How the Red Thread Uses Cognitive Dissonance
One of the toughest questions for any message maker is simple but big: how do you get someone to actually do something different? How do you create change? Even when we can’t imagine wanting a goal more or when we know the stakes are incredibly high, we’ve all been in situations where we still didn’t act.
Weight loss is a great example of this kind of situation, something that many people want but not everyone is able to succeed at. Tamsen was a Weight Watchers coach for 13 years, and she noticed an important commonality among those who made the tough changes necessary to lose weight and keep it off. They had an inconsistent view of their inside and outside. Who they saw in the mirror wasn’t the person they knew they were on the inside.
Whenever there are two opposing truths that we believe to be true, we can’t tolerate the cognitive dissonance for long. In the face of this untenable tension, we’ll do one of two things: change the core fundamental belief about ourselves or change the core fundamental belief about how we see the world. As message makers, if we can create that tension then we can create change.
The Red Thread is structured to create this tension. It sets up three concepts that can be put in conflict: what do you want (Goal), what is the real problem you have to solve (Problem), and what is the fundamental truth that your audience believes about themselves that makes the Goal and Problem inconsistent with that belief? So when you’ve identified the Problem, the next step is to ask: why would that bother me so much? If you can create that tension between the Goal and the Problem for your audience, you can create the Change that you’re after.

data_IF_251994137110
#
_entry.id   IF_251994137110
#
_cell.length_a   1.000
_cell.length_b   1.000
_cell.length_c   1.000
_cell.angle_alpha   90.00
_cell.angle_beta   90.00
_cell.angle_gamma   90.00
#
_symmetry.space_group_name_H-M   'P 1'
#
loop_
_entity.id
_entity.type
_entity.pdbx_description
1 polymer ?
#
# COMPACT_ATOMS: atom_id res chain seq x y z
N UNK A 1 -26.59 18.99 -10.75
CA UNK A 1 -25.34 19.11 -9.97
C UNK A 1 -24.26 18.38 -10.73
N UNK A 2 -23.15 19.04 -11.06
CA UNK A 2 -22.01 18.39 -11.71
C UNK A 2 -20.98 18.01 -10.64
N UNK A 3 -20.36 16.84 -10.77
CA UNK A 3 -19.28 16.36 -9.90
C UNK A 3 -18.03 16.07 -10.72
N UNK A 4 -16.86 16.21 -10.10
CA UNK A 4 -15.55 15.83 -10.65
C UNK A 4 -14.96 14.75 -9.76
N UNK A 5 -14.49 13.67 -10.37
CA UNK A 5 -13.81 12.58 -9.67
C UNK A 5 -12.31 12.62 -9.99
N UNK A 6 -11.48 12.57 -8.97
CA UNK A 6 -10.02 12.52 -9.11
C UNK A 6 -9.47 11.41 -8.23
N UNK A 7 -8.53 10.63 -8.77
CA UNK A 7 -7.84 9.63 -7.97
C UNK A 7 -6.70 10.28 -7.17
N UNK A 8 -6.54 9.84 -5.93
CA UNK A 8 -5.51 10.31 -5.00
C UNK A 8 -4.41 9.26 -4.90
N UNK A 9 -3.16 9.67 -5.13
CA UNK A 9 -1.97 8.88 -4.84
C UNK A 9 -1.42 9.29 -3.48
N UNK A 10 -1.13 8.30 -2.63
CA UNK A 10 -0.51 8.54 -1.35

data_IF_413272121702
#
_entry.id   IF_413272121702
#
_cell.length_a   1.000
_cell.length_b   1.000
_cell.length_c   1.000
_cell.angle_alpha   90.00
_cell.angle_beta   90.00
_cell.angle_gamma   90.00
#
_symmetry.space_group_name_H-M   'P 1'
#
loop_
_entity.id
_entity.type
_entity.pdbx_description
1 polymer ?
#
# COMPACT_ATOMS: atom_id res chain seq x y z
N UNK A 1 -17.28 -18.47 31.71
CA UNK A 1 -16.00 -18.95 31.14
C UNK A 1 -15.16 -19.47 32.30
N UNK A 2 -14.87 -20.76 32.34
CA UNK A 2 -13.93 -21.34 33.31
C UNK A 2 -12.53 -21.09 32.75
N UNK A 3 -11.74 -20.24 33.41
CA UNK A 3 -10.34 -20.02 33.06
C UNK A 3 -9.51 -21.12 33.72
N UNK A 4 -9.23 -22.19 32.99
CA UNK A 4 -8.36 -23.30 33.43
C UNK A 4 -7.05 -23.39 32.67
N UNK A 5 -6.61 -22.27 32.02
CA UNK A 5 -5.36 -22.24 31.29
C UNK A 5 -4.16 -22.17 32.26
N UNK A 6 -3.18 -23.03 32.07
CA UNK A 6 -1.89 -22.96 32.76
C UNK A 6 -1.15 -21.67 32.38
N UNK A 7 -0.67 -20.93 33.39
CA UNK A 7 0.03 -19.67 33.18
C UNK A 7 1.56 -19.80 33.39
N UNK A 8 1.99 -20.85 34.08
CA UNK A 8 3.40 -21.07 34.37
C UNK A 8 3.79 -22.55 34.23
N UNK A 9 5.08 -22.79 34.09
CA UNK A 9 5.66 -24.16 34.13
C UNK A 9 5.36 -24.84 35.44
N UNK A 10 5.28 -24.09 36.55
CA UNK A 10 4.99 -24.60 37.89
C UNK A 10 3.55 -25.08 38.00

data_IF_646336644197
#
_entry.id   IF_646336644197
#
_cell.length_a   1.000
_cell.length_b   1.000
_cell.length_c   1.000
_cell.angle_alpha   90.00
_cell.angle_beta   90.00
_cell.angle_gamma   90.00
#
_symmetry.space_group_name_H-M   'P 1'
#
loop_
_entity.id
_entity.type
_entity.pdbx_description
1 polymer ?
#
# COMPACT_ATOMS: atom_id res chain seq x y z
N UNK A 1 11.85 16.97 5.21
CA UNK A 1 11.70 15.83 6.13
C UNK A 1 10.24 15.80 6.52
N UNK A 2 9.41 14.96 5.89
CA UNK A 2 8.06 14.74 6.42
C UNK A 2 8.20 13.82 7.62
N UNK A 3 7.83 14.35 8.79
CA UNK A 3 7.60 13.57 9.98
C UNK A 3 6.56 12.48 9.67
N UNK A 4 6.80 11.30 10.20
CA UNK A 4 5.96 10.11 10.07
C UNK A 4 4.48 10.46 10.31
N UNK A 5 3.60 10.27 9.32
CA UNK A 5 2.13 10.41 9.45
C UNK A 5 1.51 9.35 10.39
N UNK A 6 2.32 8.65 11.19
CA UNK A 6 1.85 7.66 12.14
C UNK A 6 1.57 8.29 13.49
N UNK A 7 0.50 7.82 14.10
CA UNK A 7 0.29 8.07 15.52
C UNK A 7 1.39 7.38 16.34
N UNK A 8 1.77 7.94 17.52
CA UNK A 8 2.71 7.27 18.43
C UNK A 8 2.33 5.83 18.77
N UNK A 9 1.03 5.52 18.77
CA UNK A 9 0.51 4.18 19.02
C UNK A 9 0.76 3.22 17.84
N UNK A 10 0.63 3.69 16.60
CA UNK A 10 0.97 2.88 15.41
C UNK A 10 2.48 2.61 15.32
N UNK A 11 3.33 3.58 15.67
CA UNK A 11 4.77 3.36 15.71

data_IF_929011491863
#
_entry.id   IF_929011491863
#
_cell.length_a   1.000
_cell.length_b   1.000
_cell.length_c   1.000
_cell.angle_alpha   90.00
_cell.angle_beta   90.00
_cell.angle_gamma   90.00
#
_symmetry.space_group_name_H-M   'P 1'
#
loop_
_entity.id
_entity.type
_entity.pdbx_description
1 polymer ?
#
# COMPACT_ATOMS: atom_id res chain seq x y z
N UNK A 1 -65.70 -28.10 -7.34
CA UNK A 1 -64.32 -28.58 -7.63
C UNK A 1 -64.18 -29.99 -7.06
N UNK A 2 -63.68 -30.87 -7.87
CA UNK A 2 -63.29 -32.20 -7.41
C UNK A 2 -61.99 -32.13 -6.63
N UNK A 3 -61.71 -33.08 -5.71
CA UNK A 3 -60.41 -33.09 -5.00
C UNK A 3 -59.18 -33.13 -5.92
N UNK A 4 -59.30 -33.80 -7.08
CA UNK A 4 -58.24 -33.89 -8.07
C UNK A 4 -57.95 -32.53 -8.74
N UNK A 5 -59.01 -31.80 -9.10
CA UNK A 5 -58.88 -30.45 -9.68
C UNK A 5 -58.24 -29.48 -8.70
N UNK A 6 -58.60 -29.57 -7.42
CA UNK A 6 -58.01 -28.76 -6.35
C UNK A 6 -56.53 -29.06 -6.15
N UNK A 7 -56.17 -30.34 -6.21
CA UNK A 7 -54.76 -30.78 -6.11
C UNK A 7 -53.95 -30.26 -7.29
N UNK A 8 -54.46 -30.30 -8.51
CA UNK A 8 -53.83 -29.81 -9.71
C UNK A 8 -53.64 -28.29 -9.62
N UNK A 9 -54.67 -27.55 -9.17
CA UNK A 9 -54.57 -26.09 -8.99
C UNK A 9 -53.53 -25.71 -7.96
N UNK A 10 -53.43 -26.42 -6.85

- Cognitive Dissonance in Simply Psychology
- The Red Thread Worksheet
- Subscribe to Find the Red Thread on YouTube
– One of the enduring questions of just about anything related to business or in life is how do you get someone to actually do something different? We go through a lot of different options there. We said well maybe if we just loved our goals more or maybe ourselves more, that would be enough. Sometimes that’s true. And then there’s approaches like challenger or gap selling where we say well if we just make the problem bad enough and the stakes high enough, that’ll prompt us to change.
And yet, I think we’ve all been in situations where we couldn’t imagine wanting a goal more, or where we knew the stakes were super, super high. And yet, we still didn’t act. Why is that? And what can we do different? Well that’s what we’re talking about this week. I’m Tamsen Webster of TamsenWebster.com and this is Find the Red Thread.
One of the situations where people have a goal they really, really want and the stakes of not getting it are really, really high, is weight loss. You might be wondering why am I talking about that. Well, that’s because I have maintained a 50-pound weight loss for 19 years and two children. And in addition to that, for 13 years, while I was working my full-time jobs in brand and messaging, I was a Weight Watchers leader, I was helping other people lose weight the way that I had. And I bring this up because there was one quality that I saw more consistently in the people who were successful that gives us a clue, I think, to how we can create change in either ourselves or other people.